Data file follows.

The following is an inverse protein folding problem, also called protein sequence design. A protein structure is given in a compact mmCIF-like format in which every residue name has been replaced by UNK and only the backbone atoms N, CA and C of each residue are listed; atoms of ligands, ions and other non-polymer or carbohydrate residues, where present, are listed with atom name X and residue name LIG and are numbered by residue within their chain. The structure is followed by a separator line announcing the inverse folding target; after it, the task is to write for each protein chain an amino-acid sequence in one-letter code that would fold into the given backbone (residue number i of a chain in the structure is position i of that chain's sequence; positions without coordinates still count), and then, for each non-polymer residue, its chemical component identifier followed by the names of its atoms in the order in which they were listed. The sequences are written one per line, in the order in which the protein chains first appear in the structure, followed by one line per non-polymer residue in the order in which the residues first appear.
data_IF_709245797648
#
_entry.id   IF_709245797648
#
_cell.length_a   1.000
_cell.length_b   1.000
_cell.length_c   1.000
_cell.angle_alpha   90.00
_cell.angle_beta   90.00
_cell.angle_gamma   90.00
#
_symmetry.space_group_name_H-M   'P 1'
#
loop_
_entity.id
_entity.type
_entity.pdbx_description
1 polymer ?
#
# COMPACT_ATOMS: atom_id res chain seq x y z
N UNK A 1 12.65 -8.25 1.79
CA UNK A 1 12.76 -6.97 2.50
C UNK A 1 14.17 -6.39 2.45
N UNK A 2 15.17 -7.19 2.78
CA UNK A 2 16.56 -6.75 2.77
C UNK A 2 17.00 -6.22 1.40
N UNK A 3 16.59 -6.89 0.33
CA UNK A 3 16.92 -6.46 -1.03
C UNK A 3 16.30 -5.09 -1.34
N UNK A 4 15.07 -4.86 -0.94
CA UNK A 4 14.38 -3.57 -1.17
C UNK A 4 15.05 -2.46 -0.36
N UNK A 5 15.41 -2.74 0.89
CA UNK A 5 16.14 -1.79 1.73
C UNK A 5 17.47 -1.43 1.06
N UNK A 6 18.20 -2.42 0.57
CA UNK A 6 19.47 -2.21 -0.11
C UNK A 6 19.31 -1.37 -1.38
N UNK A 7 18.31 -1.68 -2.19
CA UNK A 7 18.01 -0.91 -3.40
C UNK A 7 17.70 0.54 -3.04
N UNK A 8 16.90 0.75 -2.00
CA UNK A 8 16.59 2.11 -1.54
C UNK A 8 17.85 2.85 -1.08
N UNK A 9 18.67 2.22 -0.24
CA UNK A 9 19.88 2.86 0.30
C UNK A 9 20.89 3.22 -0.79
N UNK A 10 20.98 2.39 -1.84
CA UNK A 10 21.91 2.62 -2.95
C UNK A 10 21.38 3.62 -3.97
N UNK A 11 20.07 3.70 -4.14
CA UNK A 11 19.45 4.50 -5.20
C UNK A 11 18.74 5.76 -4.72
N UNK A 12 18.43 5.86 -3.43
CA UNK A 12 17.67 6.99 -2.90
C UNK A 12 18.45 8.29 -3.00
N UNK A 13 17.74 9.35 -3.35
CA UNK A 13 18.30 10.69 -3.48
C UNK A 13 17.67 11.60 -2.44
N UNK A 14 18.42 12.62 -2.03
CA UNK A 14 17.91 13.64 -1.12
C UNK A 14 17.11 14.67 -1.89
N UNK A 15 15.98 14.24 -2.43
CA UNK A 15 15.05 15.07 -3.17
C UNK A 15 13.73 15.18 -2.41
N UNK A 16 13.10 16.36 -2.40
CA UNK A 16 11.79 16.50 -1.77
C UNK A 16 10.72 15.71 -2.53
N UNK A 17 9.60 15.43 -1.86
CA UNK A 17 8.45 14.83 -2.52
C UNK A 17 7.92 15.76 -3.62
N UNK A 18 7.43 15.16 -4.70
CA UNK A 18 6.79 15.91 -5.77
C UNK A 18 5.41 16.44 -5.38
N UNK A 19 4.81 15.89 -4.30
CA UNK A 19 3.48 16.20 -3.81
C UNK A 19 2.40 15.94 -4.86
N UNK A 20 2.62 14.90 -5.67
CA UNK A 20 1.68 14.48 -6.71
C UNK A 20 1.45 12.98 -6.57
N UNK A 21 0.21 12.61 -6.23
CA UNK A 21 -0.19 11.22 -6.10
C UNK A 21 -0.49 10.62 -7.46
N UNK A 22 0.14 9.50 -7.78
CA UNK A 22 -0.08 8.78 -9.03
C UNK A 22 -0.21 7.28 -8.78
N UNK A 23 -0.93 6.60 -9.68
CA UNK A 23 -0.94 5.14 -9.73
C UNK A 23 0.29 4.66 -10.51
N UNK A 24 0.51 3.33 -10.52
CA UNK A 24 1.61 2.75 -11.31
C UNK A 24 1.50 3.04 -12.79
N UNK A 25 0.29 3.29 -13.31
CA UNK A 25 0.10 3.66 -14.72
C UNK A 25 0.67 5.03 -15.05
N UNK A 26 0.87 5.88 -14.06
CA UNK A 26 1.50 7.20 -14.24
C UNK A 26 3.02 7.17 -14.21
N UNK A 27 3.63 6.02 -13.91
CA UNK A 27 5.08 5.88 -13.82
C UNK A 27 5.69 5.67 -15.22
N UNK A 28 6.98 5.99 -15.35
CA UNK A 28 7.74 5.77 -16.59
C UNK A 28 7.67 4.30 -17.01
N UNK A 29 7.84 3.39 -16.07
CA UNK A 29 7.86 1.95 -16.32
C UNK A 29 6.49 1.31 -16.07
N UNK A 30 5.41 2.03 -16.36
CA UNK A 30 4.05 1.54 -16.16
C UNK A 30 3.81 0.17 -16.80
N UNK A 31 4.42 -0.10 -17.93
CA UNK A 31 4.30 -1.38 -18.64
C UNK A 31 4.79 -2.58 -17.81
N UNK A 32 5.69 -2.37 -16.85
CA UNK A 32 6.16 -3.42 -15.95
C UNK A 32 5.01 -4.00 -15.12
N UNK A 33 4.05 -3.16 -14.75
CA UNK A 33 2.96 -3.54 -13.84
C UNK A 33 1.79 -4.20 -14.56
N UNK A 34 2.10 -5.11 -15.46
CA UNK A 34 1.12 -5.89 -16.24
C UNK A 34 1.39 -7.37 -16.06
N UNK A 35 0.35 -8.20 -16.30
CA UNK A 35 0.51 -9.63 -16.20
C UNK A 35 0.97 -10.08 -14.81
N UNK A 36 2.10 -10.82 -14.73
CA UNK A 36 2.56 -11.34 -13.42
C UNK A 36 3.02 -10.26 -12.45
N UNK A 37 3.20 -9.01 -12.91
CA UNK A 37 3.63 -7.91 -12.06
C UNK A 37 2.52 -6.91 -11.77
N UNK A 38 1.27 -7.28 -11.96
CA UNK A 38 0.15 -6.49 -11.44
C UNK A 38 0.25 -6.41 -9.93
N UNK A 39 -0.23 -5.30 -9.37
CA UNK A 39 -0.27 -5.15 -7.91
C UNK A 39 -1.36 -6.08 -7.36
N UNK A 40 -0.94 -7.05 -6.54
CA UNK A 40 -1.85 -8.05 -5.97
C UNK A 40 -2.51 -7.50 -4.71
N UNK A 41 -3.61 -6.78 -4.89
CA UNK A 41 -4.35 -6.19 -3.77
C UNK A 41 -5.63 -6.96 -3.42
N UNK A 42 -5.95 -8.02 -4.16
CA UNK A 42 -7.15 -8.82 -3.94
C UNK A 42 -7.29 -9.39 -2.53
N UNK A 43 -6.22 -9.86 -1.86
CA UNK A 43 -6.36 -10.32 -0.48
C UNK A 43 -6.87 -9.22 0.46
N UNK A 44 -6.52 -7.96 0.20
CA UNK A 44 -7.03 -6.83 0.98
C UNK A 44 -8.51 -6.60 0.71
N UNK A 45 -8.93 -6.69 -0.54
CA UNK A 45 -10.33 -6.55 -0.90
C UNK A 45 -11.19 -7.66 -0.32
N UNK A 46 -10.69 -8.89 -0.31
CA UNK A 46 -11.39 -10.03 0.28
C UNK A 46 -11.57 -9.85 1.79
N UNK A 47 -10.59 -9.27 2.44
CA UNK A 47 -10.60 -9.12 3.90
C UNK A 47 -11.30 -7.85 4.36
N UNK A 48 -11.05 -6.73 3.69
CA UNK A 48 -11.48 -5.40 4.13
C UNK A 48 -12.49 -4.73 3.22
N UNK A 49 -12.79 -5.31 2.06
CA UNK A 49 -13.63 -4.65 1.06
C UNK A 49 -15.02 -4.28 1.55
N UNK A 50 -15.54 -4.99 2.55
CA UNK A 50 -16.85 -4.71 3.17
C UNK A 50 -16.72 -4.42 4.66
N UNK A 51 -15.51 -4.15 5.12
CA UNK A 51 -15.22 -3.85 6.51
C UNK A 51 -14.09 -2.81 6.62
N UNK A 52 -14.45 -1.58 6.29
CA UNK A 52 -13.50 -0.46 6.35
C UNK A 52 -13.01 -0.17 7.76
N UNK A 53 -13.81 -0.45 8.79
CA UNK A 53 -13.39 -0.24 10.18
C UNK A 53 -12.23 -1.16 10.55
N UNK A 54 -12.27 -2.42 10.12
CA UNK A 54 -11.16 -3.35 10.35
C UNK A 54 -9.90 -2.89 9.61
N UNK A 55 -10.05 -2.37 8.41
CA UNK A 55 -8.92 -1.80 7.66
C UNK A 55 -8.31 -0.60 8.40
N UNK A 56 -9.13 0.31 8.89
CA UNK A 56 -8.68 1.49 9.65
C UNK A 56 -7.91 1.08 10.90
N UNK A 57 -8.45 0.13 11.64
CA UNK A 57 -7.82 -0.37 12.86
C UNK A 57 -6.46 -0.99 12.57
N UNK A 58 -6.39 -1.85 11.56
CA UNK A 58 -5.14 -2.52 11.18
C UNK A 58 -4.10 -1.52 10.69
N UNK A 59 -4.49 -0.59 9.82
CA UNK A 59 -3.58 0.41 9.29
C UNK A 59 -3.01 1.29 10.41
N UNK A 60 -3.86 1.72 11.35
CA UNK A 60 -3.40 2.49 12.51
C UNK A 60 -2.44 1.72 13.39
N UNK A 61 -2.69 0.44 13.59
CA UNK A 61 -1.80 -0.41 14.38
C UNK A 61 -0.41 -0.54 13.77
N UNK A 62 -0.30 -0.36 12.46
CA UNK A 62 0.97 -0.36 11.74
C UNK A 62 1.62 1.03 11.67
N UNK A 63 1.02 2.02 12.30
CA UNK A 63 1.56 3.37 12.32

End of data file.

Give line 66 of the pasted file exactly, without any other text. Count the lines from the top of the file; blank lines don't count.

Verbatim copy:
C UNK A 15 13.73 15.18 -2.41